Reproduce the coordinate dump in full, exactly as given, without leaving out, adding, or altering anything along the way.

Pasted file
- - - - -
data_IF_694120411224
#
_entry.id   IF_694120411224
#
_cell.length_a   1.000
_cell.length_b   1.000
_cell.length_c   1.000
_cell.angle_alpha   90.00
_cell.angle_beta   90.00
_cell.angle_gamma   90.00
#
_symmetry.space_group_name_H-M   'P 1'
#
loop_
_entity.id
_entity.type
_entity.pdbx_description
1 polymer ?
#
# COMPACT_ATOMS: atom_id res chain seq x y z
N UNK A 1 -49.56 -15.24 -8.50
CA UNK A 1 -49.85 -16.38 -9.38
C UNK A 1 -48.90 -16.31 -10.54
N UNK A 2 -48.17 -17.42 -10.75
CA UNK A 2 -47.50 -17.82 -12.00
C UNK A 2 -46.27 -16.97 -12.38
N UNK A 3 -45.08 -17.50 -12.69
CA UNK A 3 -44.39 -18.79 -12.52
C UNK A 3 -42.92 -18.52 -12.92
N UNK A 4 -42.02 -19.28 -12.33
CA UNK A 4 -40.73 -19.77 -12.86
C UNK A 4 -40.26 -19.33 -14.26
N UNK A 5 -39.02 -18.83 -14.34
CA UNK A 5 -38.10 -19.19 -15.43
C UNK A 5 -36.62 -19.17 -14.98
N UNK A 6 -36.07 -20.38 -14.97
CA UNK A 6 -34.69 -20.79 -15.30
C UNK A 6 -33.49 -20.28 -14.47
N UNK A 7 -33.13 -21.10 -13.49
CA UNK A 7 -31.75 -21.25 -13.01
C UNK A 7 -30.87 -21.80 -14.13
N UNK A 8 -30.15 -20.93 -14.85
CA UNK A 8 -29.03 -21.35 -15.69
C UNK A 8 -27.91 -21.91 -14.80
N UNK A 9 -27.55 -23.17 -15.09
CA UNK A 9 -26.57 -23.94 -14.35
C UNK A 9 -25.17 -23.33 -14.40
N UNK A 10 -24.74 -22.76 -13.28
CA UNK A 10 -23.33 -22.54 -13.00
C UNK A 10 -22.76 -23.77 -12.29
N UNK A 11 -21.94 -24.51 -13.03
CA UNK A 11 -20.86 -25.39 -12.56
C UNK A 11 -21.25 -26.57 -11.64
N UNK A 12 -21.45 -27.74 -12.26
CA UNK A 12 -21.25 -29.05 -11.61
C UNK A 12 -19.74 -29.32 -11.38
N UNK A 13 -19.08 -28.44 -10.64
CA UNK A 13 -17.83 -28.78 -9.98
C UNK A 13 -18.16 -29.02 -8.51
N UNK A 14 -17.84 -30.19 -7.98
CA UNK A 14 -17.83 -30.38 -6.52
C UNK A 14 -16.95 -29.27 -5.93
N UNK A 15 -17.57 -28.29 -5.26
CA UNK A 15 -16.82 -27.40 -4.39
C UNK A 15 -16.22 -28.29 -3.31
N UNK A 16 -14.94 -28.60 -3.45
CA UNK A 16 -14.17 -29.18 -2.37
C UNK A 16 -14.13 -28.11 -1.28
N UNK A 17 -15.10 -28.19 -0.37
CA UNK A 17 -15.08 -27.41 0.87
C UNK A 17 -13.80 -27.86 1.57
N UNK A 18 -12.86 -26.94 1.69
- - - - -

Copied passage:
data_IF_694120411224
#
_entry.id   IF_694120411224
#
_cell.length_a   1.000
_cell.length_b   1.000
_cell.length_c   1.000
_cell.angle_alpha   90.00
_cell.angle_beta   90.00
_cell.angle_gamma   90.00
#
_symmetry.space_group_name_H-M   'P 1'
#
loop_
_entity.id
_entity.type
_entity.pdbx_description
1 polymer ?
#
# COMPACT_ATOMS: atom_id res chain seq x y z
N UNK A 1 -49.56 -15.24 -8.50
CA UNK A 1 -49.85 -16.38 -9.38
C UNK A 1 -48.90 -16.31 -10.54
N UNK A 2 -48.17 -17.42 -10.75
CA UNK A 2 -47.50 -17.82 -12.00
C UNK A 2 -46.27 -16.97 -12.38
N UNK A 3 -45.08 -17.50 -12.69
CA UNK A 3 -44.39 -18.79 -12.52
C UNK A 3 -42.92 -18.52 -12.92
N UNK A 4 -42.02 -19.28 -12.33
CA UNK A 4 -40.73 -19.77 -12.86
C UNK A 4 -40.26 -19.33 -14.26
N UNK A 5 -39.02 -18.83 -14.34
CA UNK A 5 -38.10 -19.19 -15.43
C UNK A 5 -36.62 -19.17 -14.98
N UNK A 6 -36.07 -20.38 -14.97
CA UNK A 6 -34.69 -20.79 -15.30
C UNK A 6 -33.49 -20.28 -14.47
N UNK A 7 -33.13 -21.10 -13.49
CA UNK A 7 -31.75 -21.25 -13.01
C UNK A 7 -30.87 -21.80 -14.13
N UNK A 8 -30.15 -20.93 -14.85
CA UNK A 8 -29.03 -21.35 -15.69
C UNK A 8 -27.91 -21.91 -14.80
N UNK A 9 -27.55 -23.17 -15.09
CA UNK A 9 -26.57 -23.94 -14.35
C UNK A 9 -25.17 -23.33 -14.40
N UNK A 10 -24.74 -22.76 -13.28
CA UNK A 10 -23.33 -22.54 -13.00
C UNK A 10 -22.76 -23.77 -12.29
N UNK A 11 -21.94 -24.51 -13.03
CA UNK A 11 -20.86 -25.39 -12.56
C UNK A 11 -21.25 -26.57 -11.64
N UNK A 12 -21.45 -27.74 -12.26
CA UNK A 12 -21.25 -29.05 -11.61
C UNK A 12 -19.74 -29.32 -11.38
N UNK A 13 -19.08 -28.44 -10.64
CA UNK A 13 -17.83 -28.78 -9.98
C UNK A 13 -18.16 -29.02 -8.51
N UNK A 14 -17.84 -30.19 -7.98
CA UNK A 14 -17.83 -30.38 -6.52
C UNK A 14 -16.95 -29.27 -5.93
N UNK A 15 -17.57 -28.29 -5.26
CA UNK A 15 -16.82 -27.40 -4.39
C UNK A 15 -16.22 -28.29 -3.31
N UNK A 16 -14.94 -28.60 -3.45
CA UNK A 16 -14.17 -29.18 -2.37
C UNK A 16 -14.13 -28.11 -1.28
N UNK A 17 -15.10 -28.19 -0.37
CA UNK A 17 -15.08 -27.41 0.87
C UNK A 17 -13.80 -27.86 1.57
N UNK A 18 -12.86 -26.94 1.69